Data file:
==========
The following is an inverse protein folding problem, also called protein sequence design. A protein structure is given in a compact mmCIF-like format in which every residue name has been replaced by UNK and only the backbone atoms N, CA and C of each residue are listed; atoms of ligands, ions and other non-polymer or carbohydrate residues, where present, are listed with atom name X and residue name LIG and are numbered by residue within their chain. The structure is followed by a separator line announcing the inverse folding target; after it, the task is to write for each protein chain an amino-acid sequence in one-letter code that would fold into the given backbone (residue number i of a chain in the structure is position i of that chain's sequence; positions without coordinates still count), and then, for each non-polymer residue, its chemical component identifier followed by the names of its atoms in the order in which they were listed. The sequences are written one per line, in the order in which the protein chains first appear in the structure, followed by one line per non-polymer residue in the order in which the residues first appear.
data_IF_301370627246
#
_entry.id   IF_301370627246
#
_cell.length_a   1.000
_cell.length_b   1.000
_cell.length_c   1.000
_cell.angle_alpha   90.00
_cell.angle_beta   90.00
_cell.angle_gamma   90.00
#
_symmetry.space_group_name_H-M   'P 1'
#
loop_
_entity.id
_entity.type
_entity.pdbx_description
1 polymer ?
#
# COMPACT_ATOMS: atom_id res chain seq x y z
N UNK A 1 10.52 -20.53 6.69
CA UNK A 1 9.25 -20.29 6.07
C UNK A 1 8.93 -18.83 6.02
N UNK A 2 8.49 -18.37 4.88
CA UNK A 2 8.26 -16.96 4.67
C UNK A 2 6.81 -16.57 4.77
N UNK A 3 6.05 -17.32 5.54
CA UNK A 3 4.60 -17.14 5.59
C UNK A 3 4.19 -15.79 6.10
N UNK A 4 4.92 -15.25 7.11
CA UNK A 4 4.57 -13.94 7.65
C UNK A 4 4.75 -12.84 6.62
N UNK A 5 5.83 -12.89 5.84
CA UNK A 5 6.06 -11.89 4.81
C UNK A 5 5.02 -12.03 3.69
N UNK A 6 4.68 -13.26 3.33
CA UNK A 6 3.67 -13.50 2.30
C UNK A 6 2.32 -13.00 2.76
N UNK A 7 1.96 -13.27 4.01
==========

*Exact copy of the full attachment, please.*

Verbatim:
The following is an inverse protein folding problem, also called protein sequence design. A protein structure is given in a compact mmCIF-like format in which every residue name has been replaced by UNK and only the backbone atoms N, CA and C of each residue are listed; atoms of ligands, ions and other non-polymer or carbohydrate residues, where present, are listed with atom name X and residue name LIG and are numbered by residue within their chain. The structure is followed by a separator line announcing the inverse folding target; after it, the task is to write for each protein chain an amino-acid sequence in one-letter code that would fold into the given backbone (residue number i of a chain in the structure is position i of that chain's sequence; positions without coordinates still count), and then, for each non-polymer residue, its chemical component identifier followed by the names of its atoms in the order in which they were listed. The sequences are written one per line, in the order in which the protein chains first appear in the structure, followed by one line per non-polymer residue in the order in which the residues first appear.
data_IF_301370627246
#
_entry.id   IF_301370627246
#
_cell.length_a   1.000
_cell.length_b   1.000
_cell.length_c   1.000
_cell.angle_alpha   90.00
_cell.angle_beta   90.00
_cell.angle_gamma   90.00
#
_symmetry.space_group_name_H-M   'P 1'
#
loop_
_entity.id
_entity.type
_entity.pdbx_description
1 polymer ?
#
# COMPACT_ATOMS: atom_id res chain seq x y z
N UNK A 1 10.52 -20.53 6.69
CA UNK A 1 9.25 -20.29 6.07
C UNK A 1 8.93 -18.83 6.02
N UNK A 2 8.49 -18.37 4.88
CA UNK A 2 8.26 -16.96 4.67
C UNK A 2 6.81 -16.57 4.77
N UNK A 3 6.05 -17.32 5.54
CA UNK A 3 4.60 -17.14 5.59
C UNK A 3 4.19 -15.79 6.10
N UNK A 4 4.92 -15.25 7.11
CA UNK A 4 4.57 -13.94 7.65
C UNK A 4 4.75 -12.84 6.62
N UNK A 5 5.83 -12.89 5.84
CA UNK A 5 6.06 -11.89 4.81
C UNK A 5 5.02 -12.03 3.69
N UNK A 6 4.68 -13.26 3.33
CA UNK A 6 3.67 -13.50 2.30
C UNK A 6 2.32 -13.00 2.76
N UNK A 7 1.96 -13.27 4.01